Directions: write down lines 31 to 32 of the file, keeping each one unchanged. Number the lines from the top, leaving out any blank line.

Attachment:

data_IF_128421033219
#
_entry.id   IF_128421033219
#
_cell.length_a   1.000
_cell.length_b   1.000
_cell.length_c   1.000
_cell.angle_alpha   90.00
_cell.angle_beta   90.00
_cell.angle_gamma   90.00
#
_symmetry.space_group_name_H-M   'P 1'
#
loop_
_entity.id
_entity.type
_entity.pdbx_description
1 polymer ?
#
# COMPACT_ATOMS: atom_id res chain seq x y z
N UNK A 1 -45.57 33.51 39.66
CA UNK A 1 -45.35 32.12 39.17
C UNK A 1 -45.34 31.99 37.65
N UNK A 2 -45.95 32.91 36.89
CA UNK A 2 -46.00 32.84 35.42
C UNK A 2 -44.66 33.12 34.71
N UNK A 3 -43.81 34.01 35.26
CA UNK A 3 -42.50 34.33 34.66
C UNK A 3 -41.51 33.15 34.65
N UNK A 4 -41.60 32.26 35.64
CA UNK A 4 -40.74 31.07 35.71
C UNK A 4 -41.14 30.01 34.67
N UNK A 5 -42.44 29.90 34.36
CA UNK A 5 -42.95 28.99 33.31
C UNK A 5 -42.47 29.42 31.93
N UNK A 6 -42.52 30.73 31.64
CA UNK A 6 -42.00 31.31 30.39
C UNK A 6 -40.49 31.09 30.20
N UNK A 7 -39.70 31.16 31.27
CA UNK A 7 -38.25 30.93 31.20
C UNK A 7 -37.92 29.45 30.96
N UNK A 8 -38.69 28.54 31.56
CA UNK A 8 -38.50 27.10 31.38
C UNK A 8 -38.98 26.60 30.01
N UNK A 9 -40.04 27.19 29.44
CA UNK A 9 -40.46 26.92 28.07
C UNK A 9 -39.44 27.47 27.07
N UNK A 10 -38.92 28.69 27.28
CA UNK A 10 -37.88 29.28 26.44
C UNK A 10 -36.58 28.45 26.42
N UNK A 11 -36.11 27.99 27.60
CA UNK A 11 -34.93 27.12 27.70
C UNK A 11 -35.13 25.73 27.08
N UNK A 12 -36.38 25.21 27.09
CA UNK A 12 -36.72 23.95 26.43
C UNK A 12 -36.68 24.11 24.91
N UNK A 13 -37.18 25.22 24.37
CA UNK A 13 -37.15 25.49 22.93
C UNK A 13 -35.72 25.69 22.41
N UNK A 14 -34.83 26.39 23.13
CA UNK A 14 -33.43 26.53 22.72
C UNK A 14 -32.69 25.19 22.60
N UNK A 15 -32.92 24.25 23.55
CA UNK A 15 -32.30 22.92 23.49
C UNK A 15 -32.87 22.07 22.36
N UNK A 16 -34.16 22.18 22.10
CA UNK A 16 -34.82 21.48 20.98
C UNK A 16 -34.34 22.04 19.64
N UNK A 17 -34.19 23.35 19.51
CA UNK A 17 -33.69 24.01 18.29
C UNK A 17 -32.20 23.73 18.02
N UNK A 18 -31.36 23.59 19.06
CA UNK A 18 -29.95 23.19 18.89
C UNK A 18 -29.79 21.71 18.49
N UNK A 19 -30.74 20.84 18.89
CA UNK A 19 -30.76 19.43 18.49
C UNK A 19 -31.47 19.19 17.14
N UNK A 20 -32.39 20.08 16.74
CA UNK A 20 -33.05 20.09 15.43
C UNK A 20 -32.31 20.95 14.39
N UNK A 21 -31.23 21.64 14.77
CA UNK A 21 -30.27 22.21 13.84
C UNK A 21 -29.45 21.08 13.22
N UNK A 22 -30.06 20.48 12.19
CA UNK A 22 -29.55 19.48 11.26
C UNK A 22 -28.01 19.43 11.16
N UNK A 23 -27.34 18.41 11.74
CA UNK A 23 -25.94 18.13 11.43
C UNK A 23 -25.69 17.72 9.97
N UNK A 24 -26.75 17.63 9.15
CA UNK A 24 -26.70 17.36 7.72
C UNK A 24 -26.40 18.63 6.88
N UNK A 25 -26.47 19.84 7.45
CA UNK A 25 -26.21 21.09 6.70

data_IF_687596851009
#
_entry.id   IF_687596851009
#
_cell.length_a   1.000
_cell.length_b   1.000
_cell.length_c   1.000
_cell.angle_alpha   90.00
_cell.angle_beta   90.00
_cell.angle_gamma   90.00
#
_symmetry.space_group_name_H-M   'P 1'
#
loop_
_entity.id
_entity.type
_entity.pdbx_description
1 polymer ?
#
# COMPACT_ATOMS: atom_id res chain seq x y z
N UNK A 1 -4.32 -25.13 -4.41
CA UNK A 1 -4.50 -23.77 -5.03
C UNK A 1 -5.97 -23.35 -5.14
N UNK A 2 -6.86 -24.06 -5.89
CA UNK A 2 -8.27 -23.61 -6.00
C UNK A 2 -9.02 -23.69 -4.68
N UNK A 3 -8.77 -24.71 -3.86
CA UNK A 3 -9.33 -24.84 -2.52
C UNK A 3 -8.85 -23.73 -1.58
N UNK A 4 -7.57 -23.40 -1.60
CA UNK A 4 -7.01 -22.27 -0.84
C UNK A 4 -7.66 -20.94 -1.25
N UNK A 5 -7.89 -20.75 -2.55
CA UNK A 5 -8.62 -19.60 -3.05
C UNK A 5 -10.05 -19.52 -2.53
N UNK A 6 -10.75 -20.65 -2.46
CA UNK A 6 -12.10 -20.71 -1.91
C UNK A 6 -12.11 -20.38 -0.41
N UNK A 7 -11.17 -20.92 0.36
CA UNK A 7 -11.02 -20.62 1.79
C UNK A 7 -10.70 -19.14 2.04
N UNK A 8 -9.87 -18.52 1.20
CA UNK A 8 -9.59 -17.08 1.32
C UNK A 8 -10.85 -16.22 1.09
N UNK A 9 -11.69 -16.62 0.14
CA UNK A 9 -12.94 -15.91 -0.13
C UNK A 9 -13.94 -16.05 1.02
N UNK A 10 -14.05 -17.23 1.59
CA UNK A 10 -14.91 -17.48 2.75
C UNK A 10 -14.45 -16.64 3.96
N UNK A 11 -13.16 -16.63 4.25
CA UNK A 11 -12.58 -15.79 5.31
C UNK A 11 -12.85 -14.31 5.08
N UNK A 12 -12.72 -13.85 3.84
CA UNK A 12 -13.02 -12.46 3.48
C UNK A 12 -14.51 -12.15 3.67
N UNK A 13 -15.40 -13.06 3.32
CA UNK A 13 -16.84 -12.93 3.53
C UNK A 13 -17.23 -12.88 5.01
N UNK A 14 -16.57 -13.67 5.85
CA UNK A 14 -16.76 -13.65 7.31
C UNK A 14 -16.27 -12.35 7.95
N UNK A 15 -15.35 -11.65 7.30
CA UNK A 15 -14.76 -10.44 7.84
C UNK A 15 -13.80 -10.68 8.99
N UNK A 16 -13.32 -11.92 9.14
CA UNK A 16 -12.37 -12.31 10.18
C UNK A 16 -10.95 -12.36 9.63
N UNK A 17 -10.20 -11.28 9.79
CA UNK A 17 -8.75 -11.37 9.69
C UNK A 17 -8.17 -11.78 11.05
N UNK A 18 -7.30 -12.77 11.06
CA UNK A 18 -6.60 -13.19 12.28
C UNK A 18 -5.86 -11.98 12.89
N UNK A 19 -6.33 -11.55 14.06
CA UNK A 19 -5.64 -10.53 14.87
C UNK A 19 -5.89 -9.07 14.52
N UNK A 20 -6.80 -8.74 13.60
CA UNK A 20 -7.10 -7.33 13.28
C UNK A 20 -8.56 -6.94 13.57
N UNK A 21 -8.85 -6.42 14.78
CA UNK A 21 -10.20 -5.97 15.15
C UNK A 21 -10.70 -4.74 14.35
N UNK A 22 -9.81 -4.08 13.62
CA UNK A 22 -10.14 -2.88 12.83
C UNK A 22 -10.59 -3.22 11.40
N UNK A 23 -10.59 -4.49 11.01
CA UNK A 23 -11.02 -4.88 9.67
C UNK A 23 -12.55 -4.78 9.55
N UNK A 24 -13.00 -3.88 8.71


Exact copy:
CA UNK A 4 -40.74 31.07 35.71
C UNK A 4 -41.14 30.01 34.67